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date: 29 March 2023

Phenomenological Arguments and Concepts for Anthropologylocked

Phenomenological Arguments and Concepts for Anthropologylocked

  • Bernhard LeistleBernhard LeistleCarleton University


Phenomenology is an important branch of 20th century philosophy, which originated in Germany but has been taken up in many countries all over the world. In cultural anthropology, it has informed theoretical as well as methodological perspectives and approaches and has led some anthropologists to proclaim a subdiscipline of “phenomenological anthropology.” The definitions of this subdiscipline and, consequently, the criteria for inclusion in it, however, vary widely and work that is labeled “phenomenological” sometimes shows a lack of acquaintance with philosophical phenomenology. This is typical for interdisciplinary projects, which face the difficulty of formulating the basis for a dialogue between intellectual disciplines with different orientations and traditions.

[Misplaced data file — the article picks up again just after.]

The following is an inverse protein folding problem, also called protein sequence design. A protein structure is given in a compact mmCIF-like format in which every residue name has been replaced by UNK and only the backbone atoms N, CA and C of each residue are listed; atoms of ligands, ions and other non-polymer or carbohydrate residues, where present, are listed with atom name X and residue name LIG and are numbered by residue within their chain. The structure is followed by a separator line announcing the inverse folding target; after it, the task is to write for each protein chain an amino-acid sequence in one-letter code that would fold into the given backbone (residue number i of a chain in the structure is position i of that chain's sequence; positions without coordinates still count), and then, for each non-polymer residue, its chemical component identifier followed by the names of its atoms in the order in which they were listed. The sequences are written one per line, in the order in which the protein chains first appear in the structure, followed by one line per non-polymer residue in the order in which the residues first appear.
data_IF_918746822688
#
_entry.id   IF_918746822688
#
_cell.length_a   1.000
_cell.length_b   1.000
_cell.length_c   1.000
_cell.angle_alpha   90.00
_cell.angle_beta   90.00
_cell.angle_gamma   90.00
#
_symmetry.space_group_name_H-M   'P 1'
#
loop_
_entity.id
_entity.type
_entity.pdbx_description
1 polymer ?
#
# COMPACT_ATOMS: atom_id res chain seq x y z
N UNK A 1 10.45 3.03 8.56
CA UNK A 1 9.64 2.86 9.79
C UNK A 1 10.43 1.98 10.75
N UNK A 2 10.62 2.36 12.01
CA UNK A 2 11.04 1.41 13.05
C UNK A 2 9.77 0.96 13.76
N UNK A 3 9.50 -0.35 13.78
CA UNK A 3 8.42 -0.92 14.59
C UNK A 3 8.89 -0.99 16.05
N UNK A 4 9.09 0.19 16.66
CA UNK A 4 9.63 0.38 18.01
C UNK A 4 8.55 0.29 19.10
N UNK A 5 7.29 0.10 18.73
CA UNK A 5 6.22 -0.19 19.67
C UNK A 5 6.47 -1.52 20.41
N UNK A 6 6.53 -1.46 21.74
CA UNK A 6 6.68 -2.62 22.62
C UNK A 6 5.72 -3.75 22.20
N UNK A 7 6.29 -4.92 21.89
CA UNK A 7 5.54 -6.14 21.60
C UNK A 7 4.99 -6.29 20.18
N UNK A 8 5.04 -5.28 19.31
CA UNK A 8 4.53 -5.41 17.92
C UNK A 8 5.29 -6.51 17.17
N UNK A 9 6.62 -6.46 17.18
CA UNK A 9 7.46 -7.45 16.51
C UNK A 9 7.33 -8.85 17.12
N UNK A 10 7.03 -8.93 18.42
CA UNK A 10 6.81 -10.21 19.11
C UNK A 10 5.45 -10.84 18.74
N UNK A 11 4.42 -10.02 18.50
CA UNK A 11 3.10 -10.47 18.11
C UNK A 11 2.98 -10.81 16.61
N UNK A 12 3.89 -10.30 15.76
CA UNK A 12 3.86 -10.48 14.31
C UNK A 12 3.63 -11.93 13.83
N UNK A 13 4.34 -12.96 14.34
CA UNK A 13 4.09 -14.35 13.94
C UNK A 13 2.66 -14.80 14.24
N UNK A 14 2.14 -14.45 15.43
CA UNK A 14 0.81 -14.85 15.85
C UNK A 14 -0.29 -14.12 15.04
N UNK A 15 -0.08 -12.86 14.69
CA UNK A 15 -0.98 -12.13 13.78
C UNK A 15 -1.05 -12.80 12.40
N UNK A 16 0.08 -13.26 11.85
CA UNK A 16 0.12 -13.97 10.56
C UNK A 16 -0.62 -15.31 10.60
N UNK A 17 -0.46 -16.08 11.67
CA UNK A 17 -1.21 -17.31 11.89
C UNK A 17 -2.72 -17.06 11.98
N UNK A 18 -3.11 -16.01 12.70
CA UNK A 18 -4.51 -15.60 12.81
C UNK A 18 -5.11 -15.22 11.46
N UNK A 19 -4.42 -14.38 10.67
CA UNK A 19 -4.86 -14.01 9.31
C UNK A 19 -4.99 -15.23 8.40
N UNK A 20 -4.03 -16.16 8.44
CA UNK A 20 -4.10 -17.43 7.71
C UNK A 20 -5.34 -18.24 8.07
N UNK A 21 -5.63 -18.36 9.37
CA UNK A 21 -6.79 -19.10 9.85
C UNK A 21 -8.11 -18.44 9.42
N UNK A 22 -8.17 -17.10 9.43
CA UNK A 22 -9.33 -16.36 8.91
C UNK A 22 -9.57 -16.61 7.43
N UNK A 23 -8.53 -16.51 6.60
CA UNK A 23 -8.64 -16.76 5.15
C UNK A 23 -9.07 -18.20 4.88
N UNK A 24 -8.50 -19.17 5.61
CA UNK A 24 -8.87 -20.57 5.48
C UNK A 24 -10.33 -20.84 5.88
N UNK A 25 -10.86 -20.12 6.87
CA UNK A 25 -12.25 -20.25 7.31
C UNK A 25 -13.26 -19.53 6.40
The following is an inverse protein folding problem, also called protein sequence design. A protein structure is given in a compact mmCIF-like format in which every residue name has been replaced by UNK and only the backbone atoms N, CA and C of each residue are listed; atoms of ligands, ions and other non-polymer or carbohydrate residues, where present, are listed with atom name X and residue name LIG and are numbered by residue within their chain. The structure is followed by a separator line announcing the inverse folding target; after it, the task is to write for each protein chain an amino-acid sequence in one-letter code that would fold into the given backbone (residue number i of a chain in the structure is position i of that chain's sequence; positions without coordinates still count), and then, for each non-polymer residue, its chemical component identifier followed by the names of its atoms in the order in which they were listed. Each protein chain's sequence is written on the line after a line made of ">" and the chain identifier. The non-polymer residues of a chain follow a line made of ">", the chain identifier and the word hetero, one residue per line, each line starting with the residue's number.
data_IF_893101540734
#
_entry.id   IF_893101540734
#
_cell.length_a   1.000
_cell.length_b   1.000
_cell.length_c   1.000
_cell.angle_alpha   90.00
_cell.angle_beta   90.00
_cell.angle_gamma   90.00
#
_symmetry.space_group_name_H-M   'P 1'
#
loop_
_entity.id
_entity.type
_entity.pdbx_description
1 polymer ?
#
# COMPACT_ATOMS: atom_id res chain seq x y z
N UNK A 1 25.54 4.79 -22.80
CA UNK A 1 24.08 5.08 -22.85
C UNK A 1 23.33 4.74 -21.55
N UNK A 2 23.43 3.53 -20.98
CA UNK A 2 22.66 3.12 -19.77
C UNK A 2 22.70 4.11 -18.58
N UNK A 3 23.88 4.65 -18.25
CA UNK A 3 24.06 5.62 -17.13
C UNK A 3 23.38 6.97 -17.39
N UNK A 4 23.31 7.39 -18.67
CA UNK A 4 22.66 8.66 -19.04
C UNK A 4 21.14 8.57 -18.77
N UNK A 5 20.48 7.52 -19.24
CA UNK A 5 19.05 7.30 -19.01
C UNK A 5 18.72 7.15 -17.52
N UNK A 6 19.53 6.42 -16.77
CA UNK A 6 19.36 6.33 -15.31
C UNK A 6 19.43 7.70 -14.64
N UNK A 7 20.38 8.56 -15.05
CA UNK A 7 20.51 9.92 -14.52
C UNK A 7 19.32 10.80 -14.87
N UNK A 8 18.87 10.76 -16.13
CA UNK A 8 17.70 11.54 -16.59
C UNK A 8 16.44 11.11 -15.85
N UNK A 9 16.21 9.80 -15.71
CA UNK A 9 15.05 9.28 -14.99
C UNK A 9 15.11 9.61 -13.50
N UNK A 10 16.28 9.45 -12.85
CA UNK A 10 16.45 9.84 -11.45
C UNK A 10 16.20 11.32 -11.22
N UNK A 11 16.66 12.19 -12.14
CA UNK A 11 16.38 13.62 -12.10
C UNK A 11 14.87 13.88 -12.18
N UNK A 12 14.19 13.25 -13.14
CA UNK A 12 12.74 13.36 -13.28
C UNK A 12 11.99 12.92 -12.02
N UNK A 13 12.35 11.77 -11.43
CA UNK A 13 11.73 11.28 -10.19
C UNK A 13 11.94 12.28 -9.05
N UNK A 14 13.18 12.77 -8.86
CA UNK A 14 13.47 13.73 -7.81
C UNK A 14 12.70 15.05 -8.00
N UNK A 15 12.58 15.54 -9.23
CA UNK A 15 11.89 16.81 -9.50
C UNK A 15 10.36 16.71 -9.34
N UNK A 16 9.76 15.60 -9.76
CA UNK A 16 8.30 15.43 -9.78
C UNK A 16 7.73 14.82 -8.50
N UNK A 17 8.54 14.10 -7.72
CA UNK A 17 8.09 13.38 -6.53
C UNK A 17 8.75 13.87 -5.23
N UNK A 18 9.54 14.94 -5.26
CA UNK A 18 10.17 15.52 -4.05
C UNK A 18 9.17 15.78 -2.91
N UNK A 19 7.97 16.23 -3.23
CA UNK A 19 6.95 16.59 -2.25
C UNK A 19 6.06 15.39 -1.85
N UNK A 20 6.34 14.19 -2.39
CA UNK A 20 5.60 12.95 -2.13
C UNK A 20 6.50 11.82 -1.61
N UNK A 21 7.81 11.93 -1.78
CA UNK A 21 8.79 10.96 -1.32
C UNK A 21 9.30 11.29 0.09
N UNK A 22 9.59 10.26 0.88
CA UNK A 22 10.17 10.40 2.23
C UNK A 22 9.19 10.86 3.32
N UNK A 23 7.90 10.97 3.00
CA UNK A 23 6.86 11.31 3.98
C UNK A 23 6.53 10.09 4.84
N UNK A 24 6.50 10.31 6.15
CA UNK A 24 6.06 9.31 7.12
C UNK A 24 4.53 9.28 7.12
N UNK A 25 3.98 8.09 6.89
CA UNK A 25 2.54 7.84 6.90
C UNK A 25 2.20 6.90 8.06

In contrast to a common misunderstanding, phenomenology is not a first-person description of experience but a systematic inquiry into the structures and processes of experience and their philosophical significance. In this effort, the concept of the “intentionality of consciousness” is often described as phenomenology’s major theoretical discovery. This key notion of an essential relation between mind and world can serve as point of access and touchstone for cultural anthropologists to gain a working understanding of other phenomenological concepts like epoché, being-in-the-world, life-world, or otherness. As a philosophy, phenomenology stresses open-endedness, indeterminacy, and in-betweenness of experience and human existence; in this capacity it suggests to cultural anthropologists paradigmatic ways in which to think about their discipline and its relationship to its object of study, the “culturally Other.” But anthropology’s relationship to phenomenology need not necessarily be dogmatic, and phenomenological anthropology can be carried out within the conventional paradigm of a hermeneutic science. In this context, phenomenology provides a wealth of theoretical concepts like embodiment, intersubjectivity, intercorporeality, which enable anthropologists to perform innovative empirical analyses on a wide variety of topics including, but not limited to, cultural differences in sensory experience, cultural contagion of health and illness, immigration, and transnationalism.


  • Sociocultural Anthropology

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